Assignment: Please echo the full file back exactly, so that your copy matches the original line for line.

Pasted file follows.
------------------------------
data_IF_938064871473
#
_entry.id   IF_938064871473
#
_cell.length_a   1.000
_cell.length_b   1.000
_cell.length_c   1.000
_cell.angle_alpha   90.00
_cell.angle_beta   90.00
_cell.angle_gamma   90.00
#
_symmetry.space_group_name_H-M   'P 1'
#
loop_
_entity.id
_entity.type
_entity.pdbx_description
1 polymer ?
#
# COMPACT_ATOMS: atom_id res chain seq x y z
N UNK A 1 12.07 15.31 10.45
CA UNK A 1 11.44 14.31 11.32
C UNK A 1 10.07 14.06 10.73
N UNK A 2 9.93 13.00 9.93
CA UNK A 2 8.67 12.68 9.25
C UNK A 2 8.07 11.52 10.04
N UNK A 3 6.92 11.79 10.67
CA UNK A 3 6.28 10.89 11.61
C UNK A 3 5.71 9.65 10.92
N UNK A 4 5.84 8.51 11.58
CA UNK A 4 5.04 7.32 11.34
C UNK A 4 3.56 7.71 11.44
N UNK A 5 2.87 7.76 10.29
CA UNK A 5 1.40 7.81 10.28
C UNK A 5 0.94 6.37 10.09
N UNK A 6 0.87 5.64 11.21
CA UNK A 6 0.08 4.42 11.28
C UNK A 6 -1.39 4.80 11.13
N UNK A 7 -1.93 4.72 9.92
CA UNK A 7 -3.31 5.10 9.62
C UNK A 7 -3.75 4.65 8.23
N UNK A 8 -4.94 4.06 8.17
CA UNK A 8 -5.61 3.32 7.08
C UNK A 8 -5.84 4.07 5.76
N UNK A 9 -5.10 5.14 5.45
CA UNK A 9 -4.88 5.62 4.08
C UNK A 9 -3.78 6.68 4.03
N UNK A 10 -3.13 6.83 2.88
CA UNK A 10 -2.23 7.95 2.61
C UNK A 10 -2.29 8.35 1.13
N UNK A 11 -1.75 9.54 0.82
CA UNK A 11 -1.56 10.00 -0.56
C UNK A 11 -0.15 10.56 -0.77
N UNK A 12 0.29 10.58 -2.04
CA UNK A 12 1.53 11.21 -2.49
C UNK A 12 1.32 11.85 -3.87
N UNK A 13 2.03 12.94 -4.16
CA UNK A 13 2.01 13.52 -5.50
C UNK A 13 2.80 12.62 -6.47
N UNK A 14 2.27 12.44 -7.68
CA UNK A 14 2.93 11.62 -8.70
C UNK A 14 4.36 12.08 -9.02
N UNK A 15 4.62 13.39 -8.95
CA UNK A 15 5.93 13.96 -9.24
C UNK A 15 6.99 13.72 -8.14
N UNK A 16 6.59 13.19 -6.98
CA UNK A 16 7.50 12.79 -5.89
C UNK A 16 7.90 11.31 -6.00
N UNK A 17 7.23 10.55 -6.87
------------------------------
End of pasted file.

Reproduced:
data_IF_938064871473
#
_entry.id   IF_938064871473
#
_cell.length_a   1.000
_cell.length_b   1.000
_cell.length_c   1.000
_cell.angle_alpha   90.00
_cell.angle_beta   90.00
_cell.angle_gamma   90.00
#
_symmetry.space_group_name_H-M   'P 1'
#
loop_
_entity.id
_entity.type
_entity.pdbx_description
1 polymer ?
#
# COMPACT_ATOMS: atom_id res chain seq x y z
N UNK A 1 12.07 15.31 10.45
CA UNK A 1 11.44 14.31 11.32
C UNK A 1 10.07 14.06 10.73
N UNK A 2 9.93 13.00 9.93
CA UNK A 2 8.67 12.68 9.25
C UNK A 2 8.07 11.52 10.04
N UNK A 3 6.92 11.79 10.67
CA UNK A 3 6.28 10.89 11.61
C UNK A 3 5.71 9.65 10.92
N UNK A 4 5.84 8.51 11.58
CA UNK A 4 5.04 7.32 11.34
C UNK A 4 3.56 7.71 11.44
N UNK A 5 2.87 7.76 10.29
CA UNK A 5 1.40 7.81 10.28
C UNK A 5 0.94 6.37 10.09
N UNK A 6 0.87 5.64 11.21
CA UNK A 6 0.08 4.42 11.28
C UNK A 6 -1.39 4.80 11.13
N UNK A 7 -1.93 4.72 9.92
CA UNK A 7 -3.31 5.10 9.62
C UNK A 7 -3.75 4.65 8.23
N UNK A 8 -4.94 4.06 8.17
CA UNK A 8 -5.61 3.32 7.08
C UNK A 8 -5.84 4.07 5.76
N UNK A 9 -5.10 5.14 5.45
CA UNK A 9 -4.88 5.62 4.08
C UNK A 9 -3.78 6.68 4.03
N UNK A 10 -3.13 6.83 2.88
CA UNK A 10 -2.23 7.95 2.61
C UNK A 10 -2.29 8.35 1.13
N UNK A 11 -1.75 9.54 0.82
CA UNK A 11 -1.56 10.00 -0.56
C UNK A 11 -0.15 10.56 -0.77
N UNK A 12 0.29 10.58 -2.04
CA UNK A 12 1.53 11.21 -2.49
C UNK A 12 1.32 11.85 -3.87
N UNK A 13 2.03 12.94 -4.16
CA UNK A 13 2.01 13.52 -5.50
C UNK A 13 2.80 12.62 -6.47
N UNK A 14 2.27 12.44 -7.68
CA UNK A 14 2.93 11.62 -8.70
C UNK A 14 4.36 12.08 -9.02
N UNK A 15 4.62 13.39 -8.95
CA UNK A 15 5.93 13.96 -9.24
C UNK A 15 6.99 13.72 -8.14
N UNK A 16 6.59 13.19 -6.98
CA UNK A 16 7.50 12.79 -5.89
C UNK A 16 7.90 11.31 -6.00
N UNK A 17 7.23 10.55 -6.87